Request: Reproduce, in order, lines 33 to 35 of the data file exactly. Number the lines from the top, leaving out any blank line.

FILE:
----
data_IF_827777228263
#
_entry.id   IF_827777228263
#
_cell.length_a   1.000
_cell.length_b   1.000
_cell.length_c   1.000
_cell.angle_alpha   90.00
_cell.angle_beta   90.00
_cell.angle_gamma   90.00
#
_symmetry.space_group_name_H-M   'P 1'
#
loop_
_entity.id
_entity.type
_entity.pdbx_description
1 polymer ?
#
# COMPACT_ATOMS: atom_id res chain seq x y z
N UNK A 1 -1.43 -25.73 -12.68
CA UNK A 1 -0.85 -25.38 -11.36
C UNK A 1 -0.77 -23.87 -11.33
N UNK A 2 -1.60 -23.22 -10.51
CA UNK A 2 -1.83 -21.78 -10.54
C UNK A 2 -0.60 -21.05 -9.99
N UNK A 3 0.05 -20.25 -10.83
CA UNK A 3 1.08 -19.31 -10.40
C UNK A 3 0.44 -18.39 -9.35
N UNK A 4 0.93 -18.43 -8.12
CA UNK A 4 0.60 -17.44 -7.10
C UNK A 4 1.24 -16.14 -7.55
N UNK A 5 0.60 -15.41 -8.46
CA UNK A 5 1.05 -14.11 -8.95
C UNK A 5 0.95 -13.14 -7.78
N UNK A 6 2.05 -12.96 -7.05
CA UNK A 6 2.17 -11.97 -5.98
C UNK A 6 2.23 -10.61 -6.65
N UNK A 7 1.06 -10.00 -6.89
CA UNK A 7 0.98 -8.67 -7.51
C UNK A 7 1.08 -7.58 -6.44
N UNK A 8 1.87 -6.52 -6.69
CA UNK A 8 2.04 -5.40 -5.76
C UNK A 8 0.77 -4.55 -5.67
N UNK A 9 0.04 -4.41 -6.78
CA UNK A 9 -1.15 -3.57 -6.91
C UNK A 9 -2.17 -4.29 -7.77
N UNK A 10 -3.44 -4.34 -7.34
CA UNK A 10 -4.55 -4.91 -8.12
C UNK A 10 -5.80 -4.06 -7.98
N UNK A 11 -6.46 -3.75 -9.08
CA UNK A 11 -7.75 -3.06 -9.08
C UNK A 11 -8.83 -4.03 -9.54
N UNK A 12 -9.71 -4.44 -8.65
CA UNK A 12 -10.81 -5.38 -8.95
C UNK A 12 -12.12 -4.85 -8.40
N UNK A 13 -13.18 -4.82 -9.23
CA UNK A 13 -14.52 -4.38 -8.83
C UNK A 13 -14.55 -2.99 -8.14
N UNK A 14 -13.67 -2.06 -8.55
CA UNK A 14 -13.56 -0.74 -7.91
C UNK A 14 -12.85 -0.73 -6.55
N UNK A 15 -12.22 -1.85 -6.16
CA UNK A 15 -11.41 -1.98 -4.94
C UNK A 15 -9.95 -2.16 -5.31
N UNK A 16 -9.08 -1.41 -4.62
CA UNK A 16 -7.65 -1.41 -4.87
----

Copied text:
N UNK A 5 0.60 -15.41 -8.46
CA UNK A 5 1.05 -14.11 -8.95
C UNK A 5 0.95 -13.14 -7.78